Phone scammers out for your cash

Essex County Sheriff Armando Fontoura has issued a warning to area taxpayers about telephone scam artists who are intent on getting your money and/ or personal information by pretending to be with the Internal Revenue Service or the sheriff’s office.

The scammers have apparently become active in Essex in recent weeks, but residents in all The Observer towns should be wary. Last year, Bergen County taxpayers were targeted with a similar fraud, which also has been reported in other states.

In the alert issued Thursday, Fontoura noted that “numerous” local residents had contacted his department to report that callers, “many of whom identify themselves as Essex County sheriff’s officers,” have demanded money ostensibly owed to the IRS — or, conversely, have told the call recipient that he/she has a refund due.

The aim is to trick you into paying the “debt” or sharing your private information. “These people are con artists who can sound convincing when they call,” Fontoura said.

How do they persuade you that they are legitimate? As the sheriff explained: “The scam artists may know a lot about you, and they usually alter the caller ID to make it look like the Internal Revenue Service or our department is calling you. They use fake names and bogus IRS or police identification badge numbers.”

Fontoura said the scammers frequently claim that they have a warrant for the call recipient, who is threatened with arrest unless the supposed tax debt is paid immediately.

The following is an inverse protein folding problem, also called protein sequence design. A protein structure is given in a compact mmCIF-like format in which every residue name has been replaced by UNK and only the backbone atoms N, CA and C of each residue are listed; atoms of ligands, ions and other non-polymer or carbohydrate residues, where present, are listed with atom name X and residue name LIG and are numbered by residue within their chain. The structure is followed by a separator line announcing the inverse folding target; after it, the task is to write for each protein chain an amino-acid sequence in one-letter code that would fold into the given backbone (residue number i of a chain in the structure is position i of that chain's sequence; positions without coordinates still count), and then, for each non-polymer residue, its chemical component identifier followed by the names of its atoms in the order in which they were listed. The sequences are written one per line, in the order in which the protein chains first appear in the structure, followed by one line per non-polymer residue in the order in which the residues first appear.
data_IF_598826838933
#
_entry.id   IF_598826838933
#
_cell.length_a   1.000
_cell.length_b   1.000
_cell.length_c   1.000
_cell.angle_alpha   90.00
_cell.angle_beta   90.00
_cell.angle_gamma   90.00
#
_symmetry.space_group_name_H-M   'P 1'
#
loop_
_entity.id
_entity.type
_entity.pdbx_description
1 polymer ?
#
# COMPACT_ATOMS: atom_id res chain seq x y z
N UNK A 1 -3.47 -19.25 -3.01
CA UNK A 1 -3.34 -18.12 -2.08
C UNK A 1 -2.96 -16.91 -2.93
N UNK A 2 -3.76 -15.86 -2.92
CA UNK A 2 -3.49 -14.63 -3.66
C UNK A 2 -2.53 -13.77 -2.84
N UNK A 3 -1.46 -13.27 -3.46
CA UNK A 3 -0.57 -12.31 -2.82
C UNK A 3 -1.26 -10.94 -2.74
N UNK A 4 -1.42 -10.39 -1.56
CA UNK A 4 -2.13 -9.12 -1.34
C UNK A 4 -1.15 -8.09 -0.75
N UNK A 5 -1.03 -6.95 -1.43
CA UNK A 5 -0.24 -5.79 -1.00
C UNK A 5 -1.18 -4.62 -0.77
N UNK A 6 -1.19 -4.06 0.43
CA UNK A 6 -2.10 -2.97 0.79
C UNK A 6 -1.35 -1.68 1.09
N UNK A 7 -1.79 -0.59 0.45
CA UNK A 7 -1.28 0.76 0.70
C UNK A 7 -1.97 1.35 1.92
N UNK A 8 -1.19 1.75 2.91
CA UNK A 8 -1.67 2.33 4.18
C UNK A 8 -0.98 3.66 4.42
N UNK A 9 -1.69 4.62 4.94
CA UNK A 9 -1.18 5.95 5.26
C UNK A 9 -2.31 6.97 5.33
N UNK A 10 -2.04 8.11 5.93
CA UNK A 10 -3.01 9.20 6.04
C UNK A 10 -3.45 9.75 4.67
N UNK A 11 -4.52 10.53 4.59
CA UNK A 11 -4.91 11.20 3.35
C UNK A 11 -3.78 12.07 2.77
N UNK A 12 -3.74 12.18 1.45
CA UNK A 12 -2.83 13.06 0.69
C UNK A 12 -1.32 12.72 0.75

“Do not be deceived by these threatening phone calls,” the sheriff cautioned, highlighting five things the scammers often do but the IRS will not do. “Any one of these five things,” he said, “is a tell-tale sign of a scam.”

The IRS will NEVER:

• Call to demand immediate payment, nor call about taxes owed without first having mailed you a bill.

• Demand that you pay taxes without giving you the opportunity to question or appeal the amount they say you owe.

• Require you to use a specific payment method for your taxes, such as a prepaid debit card.

• Ask for credit or debit card numbers over the phone.

• Threaten to bring in local police or other law-enforcement groups to have you arrested for not paying.

“If you get a phone call from someone claiming to be a sheriff’s officer or a representative of the IRS asking for money,” Fontoura said here’s what you should do:

• If you know you owe taxes or think you might owe, call the IRS at 1-800-829-1040. The IRS workers can help you with a payment issue.

• If you know you don’t owe taxes or have no reason to believe that you do, report the incident to the Treasury Inspector General for Tax Administration (TIGTA) at 1-800-366-4484 or at www.tigta.gov. On the website, you can file a complaint using the FTC Complaint Assistant: Choose “Other” and then “Imposter Scams.” If the complaint involves someone impersonating the IRS, include the words “IRS Telephone Scam” in the notes.

Remember, too, Fontoura noted, the IRS does not use unsolicited email, text messages or any social media to discuss your personal tax issue. As for those calls alerting you to a “refund, “these, too, are not legitimate. The aim of the caller is to get your personal info, e.g., Social Security number, bank account data, etc.

For more information on reporting tax scams, go to www.irs.gov and type “scam” in the search box.

 – Karen Zautyk 

The Observer Staff